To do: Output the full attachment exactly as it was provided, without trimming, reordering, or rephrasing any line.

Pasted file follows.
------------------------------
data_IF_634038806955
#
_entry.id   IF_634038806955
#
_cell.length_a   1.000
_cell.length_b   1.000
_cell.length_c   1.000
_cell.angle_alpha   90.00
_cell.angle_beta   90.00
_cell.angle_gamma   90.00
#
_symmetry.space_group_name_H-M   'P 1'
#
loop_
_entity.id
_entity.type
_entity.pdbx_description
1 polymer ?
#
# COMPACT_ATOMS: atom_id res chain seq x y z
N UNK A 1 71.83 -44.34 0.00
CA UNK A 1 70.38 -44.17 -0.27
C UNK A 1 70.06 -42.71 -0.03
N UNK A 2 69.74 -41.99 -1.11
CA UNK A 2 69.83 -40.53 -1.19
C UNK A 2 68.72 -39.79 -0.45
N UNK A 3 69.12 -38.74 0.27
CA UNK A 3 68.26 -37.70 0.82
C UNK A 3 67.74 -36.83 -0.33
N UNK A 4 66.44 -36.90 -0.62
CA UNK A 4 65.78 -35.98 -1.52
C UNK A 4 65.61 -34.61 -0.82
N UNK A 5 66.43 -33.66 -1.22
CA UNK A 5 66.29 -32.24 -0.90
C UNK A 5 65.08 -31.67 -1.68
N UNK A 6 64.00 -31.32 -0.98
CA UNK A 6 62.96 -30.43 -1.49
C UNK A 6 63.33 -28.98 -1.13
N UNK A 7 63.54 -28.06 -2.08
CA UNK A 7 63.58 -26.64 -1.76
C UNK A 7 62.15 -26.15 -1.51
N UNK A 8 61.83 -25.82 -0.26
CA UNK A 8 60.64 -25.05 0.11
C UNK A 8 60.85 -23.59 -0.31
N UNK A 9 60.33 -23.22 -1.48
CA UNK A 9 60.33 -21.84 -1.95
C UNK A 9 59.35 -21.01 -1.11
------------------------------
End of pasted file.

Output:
data_IF_634038806955
#
_entry.id   IF_634038806955
#
_cell.length_a   1.000
_cell.length_b   1.000
_cell.length_c   1.000
_cell.angle_alpha   90.00
_cell.angle_beta   90.00
_cell.angle_gamma   90.00
#
_symmetry.space_group_name_H-M   'P 1'
#
loop_
_entity.id
_entity.type
_entity.pdbx_description
1 polymer ?
#
# COMPACT_ATOMS: atom_id res chain seq x y z
N UNK A 1 71.83 -44.34 0.00
CA UNK A 1 70.38 -44.17 -0.27
C UNK A 1 70.06 -42.71 -0.03
N UNK A 2 69.74 -41.99 -1.11
CA UNK A 2 69.83 -40.53 -1.19
C UNK A 2 68.72 -39.79 -0.45
N UNK A 3 69.12 -38.74 0.27
CA UNK A 3 68.26 -37.70 0.82
C UNK A 3 67.74 -36.83 -0.33
N UNK A 4 66.44 -36.90 -0.62
CA UNK A 4 65.78 -35.98 -1.52
C UNK A 4 65.61 -34.61 -0.82
N UNK A 5 66.43 -33.66 -1.22
CA UNK A 5 66.29 -32.24 -0.90
C UNK A 5 65.08 -31.67 -1.68
N UNK A 6 64.00 -31.32 -0.98
CA UNK A 6 62.96 -30.43 -1.49
C UNK A 6 63.33 -28.98 -1.13
N UNK A 7 63.54 -28.06 -2.08
CA UNK A 7 63.58 -26.64 -1.76
C UNK A 7 62.15 -26.15 -1.51
N UNK A 8 61.83 -25.82 -0.26
CA UNK A 8 60.64 -25.05 0.11
C UNK A 8 60.85 -23.59 -0.31
N UNK A 9 60.33 -23.22 -1.48
CA UNK A 9 60.33 -21.84 -1.95
C UNK A 9 59.35 -21.01 -1.11